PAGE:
Welcome to Chow Bella's Bites & Dishes, where Valley chefs and restaurateurs respond to a question New Times food critic Laura Hahnefeld has on her mind. Have a question you'd like to ask? E-mail email@example.com. Miss a question? Go here.
Gentle laughter, clinking glasses, soft music -- restaurants should be a happy place. But what happens when they're not? What happens when a guest creates a disturbance in the restaurant force? Obviously, someone's got to go. But when is enough enough? And what would make it so severe that they could never come back?
Romeo Taus, Chef and Owner, Romeo's Euro Cafe
This is our place, not yours! You are a very valued guest and our commitment to you is to treat you as such. We are here to cook and serve you the food, drinks etc. Give us an opportunity to do so. Respect begets respect. If you do not agree with that, please take your money and spend it somewhere else. We would never deny you that opportunity!
Eric Flatt, Co-owner, Tonto Bar & Grill and Cartwright's Sonoran Ranch House
Being a jackass and offending other customers, employees, or managers. Haven't had to do it too many times, but there has been a few so bad we had to call the cops to remove them.
Heather Bryan, General Manager, Zuzu
Getting blacklisted is difficult. One would have to do something pretty unacceptable, usually having something to do with too much alcohol consumption. This includes rudeness to another patron or an employee, not paying the bill, and constant complaining and not accepting a solution if the restaurant is trying to be accommodating.
Michael Monti, Owner, Monti's La Casa Vieja
When they announce out loud to everyone in the dining room they are getting a divorce during dinner on Valentine's Day.
Dana Mule, GM and Partner, Hula's Modern Tiki
The only time we've 86'd anyone permanently was for bad behavior at the bar. We recently had a patron who asked the other patrons sitting there so many bizarre and offensive questions that we asked him not to come back. If your attitude impedes on the enjoyment of other guests, you're not going to be welcome at Hula's.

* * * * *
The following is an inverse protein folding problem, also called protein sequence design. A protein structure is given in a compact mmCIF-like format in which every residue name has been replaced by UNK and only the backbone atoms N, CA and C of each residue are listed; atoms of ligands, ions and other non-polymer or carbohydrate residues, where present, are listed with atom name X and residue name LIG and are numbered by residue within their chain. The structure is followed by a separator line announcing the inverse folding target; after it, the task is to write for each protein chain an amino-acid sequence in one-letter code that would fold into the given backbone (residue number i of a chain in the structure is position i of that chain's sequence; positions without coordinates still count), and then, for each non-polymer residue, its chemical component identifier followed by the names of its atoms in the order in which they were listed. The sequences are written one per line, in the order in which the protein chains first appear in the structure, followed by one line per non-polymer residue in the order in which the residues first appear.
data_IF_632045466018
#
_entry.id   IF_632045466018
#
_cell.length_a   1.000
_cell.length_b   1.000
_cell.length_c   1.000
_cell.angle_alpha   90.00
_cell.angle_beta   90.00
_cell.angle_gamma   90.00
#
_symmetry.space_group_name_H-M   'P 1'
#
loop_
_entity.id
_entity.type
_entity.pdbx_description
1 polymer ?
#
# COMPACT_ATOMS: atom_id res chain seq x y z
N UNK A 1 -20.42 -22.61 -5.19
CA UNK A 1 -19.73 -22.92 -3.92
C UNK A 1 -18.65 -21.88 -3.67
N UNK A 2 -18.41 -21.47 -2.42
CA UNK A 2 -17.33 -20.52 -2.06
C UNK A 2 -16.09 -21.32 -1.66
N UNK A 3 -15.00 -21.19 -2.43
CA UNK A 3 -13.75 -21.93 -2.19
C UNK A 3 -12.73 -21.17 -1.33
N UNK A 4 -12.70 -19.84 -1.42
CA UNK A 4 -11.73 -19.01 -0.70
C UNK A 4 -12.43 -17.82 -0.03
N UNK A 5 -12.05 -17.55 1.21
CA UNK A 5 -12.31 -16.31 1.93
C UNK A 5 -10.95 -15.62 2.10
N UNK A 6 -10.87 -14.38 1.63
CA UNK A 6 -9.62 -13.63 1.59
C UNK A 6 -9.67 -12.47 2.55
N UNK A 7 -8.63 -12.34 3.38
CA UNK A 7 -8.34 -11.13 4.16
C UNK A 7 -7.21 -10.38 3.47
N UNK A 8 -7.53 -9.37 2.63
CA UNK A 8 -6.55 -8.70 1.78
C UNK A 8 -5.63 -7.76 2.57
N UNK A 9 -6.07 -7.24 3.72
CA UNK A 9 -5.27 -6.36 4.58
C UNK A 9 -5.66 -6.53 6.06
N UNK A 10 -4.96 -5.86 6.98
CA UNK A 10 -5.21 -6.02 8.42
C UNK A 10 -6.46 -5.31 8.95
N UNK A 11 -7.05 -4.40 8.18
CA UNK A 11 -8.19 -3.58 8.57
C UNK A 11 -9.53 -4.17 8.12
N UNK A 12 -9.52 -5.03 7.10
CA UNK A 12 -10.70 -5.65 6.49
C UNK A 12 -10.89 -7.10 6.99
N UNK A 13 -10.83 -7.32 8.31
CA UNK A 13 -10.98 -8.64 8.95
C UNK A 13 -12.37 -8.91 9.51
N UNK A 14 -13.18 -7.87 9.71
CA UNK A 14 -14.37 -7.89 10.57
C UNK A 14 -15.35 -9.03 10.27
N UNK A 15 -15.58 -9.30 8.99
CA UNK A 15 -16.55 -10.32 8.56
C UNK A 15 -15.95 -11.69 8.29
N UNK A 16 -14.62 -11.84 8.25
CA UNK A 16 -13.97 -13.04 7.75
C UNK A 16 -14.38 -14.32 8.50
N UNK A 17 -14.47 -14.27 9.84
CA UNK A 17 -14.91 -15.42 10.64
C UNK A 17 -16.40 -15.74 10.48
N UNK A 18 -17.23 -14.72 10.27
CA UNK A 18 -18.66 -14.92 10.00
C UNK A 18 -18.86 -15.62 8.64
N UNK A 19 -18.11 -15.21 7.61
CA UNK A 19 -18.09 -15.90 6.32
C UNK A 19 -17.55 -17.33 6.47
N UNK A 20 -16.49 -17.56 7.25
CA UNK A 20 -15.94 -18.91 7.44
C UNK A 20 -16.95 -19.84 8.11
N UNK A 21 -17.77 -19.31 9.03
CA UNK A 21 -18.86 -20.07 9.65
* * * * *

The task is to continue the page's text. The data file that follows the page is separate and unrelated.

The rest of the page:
Danielle Leoni, Chef and Co-Owner, The Breadfruit
Hands down, if somebody is being disrespectful to one of us, we would ask them to leave. Mind you, this has only happened once in the five years The Breadfruit has been around.
Bernie Kantak, Chef and Partner, Citizen Public House
We usually try to make things work out for anyone who walks through our door, but there have been a few instances where people have been asked to leave. I think the worst thing a guest can do is be demeaning to staff.
Chris Osborn, Owner, Cadillac Ranch
I don't want to say because some nut job might read this and come in to take a shot at seeing if it really works.
Chef Peter DeRuvo, Davanti Enoteca
Treating servers in a demeaning fashion, drunk and disorderly, breaking things, rude and obnoxious behavior, and non-payment of bill.
Michael Rusconi, Chef and Owner, Rusconi's American Kitchen
Disrespect and profanity toward any employee, especially my servers.
Zach Bredemann, Corporate Chef, Kona Grill
When operating a business, you never want to turn away any guest. We're pretty lucky that we rarely have to do so, but unfortunately, at times, it is unavoidable. Some sure-fire ways to get the boot are; causing a fight, being disrespectful to other guests, and using profanity toward staff.
Christopher Gross, Chef and Owner, Christopher's Restaurant & Crush Lounge
We had a couple that wanted a measuring cup to check the wine pour, and they told the waitress, "If you don't fucking get a measuring cup, we're taking the glasses home." Then, the woman said the fish stew didn't taste like the one she had in Marseille, France, and sent it back -- plus they were constantly saying the f-word to the waitress. Paola told them we were sorry we could not make them happy and took care of their check. The man replied if he didn't get a check he would never come back. Paola said, "Precisely, you're not." I had all the cooks clap as they were walking out.